Dolby was expecting the thin, white duke Bowie from the BBC’s 1974 Cracked Actor documentary, which has become notorious for showing his fragile mental state at the time.
“He was unbelievably friendly, civil, gracious and really an inspiration - until we got on the helicopter,” laughs Dolby. “Then he turned into the Cracked Actor. He was wearing like a Homburg hat pulled down over his face and was chain smoking, much to the annoyance of the pilot who said it wasn’t allowed.
“Bowie swore at him and spent the whole time saying ‘when do we get there’? He hated flying and had only recently summoned the courage. I think this was his first ever helicopter. The flight was only 15 minutes and I remember very clearly banking over Wembley Stadium. In the foreground I had Bowie chain smoking and swearing at the pilot and in the background I had Freddie Mercury crooning to the heavens.
“As soon as we landed, Bowie perked up. There were about 200 paps outside and he said to me, ‘Ooh, I love this bit’ and he flung open the door and sprung out in front of the flashing cameras.”
Arriving mere minutes before they were due on stage, they were taken straight there, kicking off the set with TVC 15.
“It’s not really my style. He would’ve been better off with Jools Holland but we got through the set and it went very well, it was thrilling. We got to Heroes, which we’d only played through once; and although it’d been an anthem of my youth it’s actually quite a confusing song in some ways and I was worried that I’d screw up.
“I just remember staring at Bowie’s back in his light blue suit and beyond him thousand of fans. I didn’t have to look down, my fingers did the walking and I was channelling the teenage me playing Heroes in front of all of those people. It was amazing, a transcendent moment.”
Live Aid’s difference, it’s legacy, believes Dolby, is the idea of being able to do something despite the political agenda.
“It was an amazing realisation that entertainers and the public could actually do something significant. I’m always amazed with a natural disaster and you read about all the donations from the UK. We’re a very generous and caring nation. Just yesterday I heard about a Kickstarter campaign for the people of Greece that had raised hundreds of thousands of Euros. So, yeah, it made a difference.”
Status Quo’s Rick Parfitt, who’s father was born in Newmarket, confesses he only remembers a little about Live Aid. When they were approached about playing, the band had kind of split up.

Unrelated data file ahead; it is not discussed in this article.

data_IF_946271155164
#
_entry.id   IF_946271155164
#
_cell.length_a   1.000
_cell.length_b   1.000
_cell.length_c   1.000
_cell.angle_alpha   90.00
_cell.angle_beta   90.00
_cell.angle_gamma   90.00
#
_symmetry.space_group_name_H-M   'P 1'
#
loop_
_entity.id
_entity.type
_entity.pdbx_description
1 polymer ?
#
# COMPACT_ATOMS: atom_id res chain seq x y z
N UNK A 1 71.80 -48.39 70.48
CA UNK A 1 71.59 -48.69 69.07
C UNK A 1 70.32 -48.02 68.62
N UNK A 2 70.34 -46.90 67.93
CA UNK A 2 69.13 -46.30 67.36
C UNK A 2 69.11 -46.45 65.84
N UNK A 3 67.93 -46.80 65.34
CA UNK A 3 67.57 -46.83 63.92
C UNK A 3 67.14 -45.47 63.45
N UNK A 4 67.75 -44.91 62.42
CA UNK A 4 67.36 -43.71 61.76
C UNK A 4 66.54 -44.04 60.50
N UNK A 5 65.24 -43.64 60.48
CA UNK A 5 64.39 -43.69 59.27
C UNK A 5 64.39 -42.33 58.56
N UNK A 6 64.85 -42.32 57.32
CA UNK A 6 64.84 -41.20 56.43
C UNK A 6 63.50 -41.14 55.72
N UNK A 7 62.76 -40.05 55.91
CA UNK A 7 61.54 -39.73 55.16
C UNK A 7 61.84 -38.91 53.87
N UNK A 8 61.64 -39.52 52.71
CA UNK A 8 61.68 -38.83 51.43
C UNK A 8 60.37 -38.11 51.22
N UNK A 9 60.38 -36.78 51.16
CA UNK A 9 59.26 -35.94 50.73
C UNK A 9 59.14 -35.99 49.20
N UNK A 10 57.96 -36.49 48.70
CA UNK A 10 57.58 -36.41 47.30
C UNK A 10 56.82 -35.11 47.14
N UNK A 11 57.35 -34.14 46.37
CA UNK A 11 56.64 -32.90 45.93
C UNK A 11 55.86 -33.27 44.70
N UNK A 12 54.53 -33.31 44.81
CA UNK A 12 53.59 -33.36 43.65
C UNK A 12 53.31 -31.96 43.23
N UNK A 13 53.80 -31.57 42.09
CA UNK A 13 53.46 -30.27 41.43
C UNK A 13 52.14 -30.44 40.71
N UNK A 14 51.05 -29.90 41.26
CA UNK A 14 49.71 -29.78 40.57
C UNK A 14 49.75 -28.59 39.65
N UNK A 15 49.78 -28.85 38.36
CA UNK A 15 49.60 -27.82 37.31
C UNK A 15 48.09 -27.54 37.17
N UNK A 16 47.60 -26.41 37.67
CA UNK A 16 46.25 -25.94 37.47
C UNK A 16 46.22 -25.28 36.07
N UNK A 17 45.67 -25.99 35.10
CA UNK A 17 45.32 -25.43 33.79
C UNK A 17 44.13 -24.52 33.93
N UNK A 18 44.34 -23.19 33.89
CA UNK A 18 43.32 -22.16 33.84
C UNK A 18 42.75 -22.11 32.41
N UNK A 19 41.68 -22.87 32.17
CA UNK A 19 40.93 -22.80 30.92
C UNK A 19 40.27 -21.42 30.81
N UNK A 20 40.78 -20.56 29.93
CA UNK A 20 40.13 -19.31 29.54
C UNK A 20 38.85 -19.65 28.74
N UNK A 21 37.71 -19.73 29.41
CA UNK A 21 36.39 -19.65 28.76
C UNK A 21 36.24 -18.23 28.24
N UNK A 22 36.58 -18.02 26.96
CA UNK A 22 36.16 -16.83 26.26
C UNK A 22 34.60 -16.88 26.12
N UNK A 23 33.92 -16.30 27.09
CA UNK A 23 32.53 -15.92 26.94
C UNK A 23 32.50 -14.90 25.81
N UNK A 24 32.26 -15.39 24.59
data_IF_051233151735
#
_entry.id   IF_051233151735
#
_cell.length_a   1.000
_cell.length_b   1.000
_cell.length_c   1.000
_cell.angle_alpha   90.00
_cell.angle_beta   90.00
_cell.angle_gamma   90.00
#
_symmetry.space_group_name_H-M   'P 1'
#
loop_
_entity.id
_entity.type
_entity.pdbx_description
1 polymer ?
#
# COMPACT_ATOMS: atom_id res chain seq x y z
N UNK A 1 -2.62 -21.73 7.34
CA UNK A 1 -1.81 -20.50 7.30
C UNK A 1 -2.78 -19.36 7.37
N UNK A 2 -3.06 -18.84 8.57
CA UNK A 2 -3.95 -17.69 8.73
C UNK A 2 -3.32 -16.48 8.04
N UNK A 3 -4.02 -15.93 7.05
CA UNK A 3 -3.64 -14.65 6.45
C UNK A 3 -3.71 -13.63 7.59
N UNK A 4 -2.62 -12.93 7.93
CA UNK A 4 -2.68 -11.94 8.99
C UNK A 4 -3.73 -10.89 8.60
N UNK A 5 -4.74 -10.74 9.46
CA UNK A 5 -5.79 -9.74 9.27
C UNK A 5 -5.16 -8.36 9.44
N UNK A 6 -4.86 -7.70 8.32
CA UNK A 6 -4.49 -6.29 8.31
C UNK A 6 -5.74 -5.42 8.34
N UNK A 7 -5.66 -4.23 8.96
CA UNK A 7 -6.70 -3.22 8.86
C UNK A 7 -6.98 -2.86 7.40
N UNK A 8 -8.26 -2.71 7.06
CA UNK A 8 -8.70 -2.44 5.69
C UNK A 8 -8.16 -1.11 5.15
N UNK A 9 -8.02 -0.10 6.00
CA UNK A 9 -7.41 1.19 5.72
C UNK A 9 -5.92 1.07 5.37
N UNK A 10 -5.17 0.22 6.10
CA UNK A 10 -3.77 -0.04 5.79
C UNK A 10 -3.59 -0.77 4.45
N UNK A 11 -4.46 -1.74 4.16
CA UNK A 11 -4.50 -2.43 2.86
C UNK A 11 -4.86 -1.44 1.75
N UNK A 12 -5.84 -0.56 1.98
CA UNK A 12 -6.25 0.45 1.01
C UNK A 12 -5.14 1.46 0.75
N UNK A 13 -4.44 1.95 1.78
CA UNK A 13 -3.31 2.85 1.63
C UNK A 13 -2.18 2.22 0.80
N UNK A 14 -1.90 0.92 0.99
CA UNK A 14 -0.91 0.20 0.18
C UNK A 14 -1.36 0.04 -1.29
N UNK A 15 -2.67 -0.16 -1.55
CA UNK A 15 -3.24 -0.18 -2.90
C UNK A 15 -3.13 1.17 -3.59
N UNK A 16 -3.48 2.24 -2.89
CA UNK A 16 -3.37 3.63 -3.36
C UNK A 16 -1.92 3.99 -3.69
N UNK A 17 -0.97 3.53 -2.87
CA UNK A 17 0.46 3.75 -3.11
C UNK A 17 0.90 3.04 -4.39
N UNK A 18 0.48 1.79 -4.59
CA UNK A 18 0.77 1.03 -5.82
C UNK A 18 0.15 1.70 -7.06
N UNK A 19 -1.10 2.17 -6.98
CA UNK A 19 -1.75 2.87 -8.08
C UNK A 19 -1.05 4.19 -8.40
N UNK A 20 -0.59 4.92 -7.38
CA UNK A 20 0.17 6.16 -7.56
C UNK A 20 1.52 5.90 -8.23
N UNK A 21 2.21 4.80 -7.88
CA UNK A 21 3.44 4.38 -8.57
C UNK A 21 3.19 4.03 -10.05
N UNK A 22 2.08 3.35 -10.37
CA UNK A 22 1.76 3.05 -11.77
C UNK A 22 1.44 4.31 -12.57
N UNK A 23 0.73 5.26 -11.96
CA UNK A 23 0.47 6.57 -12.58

“We said, ‘Well, the band’s not really together, Bob; we’re not really rehearsed or anything’. He said, ‘It doesn’t matter a f*** whether you’re rehearsed. Just get on there and do it’.”
Reluctantly reforming, they opened the concert with Rockin’ All Over The World. Standing in front of the biggest audience they’ve played to in a single stadium, with cameras everywhere, they soon realised the gravity of the situation.
“You think, ‘Oh my word, this is going out to the whole world; how many people are watching this?’,” remembers Parfitt who, still has family in Newmarket and spent some of his early years in Harlow too.
“It was just incredible. I’ve never known anything like it and still haven’t from that day to this. It was one of the most amazing experiences.
“It was over in (what felt like) about 15 seconds because it was just so wonderful. We came off stage and I remember speaking to Janice Long the DJ about what it was like out there but after that...”
The question co-creator Midge Ure’s asked most about that day is did it make a difference? He knows it did. He’s met the people who survived the famine growing up because people like you bought Do They Know It’s Christmas, bought tickets to Live Aid or listened when Bob Geldof shouted, “Give us your money”.
“The analogy of calling the record Band Aid was it’s a sticking plaster, you can cover a cut but you can’t fix a severed arm. Band Aid and Live Aid were never going to fix Africa, but it’s changed it just a little bit and we’ve changed people’s attitudes towards it and towards charity work.
“We used a medium people could understand - music. It transcends creed, colour and borders. It goes through barbed wire, it crosses walls. Young people got it. They saw their favourite artists standing on the stage at Live Aid doing something for somebody else and that’s the best example you can possibly give.”
Intended as a six-month project, the work continues. Just this morning the former Ultravox frontman has been discussing more funding.
Expecting it to be done to death over the coming days, he doesn’t want to dwell on tomorrow’s anniversary too much when I bring it up during our chat about his forthcoming gig at The Apex, Bury St Edmunds.
Talking about the idea just a couple of months before it happened, he remembers the thought of staging simultaneous dual concerts at London’s Wembley Stadium and Philadelphia’s John F Kennedy Stadium which would be broadcast to 150 nations via one of the largest satellite link-ups of all time. It seemed impossible to pull off.
“Within the Band Aid Trust (set up to oversee the spending of money raised by Band Aid) we had Lord Grade, who was plain old Michael Grade back then and in charge of the BBC, who managed to eke out five hours of national TV for us. We also had Harvey Goldsmith, who was a big music impresario.
“Between all the trustees and Bob’s unbridled passion for the entire thing, Live Aid was born. We wouldn’t take no as an answer from anybody on anything to do with it. Anytime anyone said, ‘Well, I’m not sure if that will work’, we rode roughshod over them and just did it,” he says.
The build-up, he recalls, was immense. The day itself even more so.
“It was beautiful. I think maybe the one sunny day we had that summer, it was just glorious. When I sat out front after doing my bit, I watched some of the acts thinking, ‘I’m not quite sure I’ll enjoy this because I’m not really into their music,’ or whatever.
“Then you saw them and they were brilliant, every one of them. Then you realised ‘I’m just being a d***’ because these people as successful as they are, as good as they are, they brought it to the table. They were absolutely phenomenal so it was just the most magnificent day.”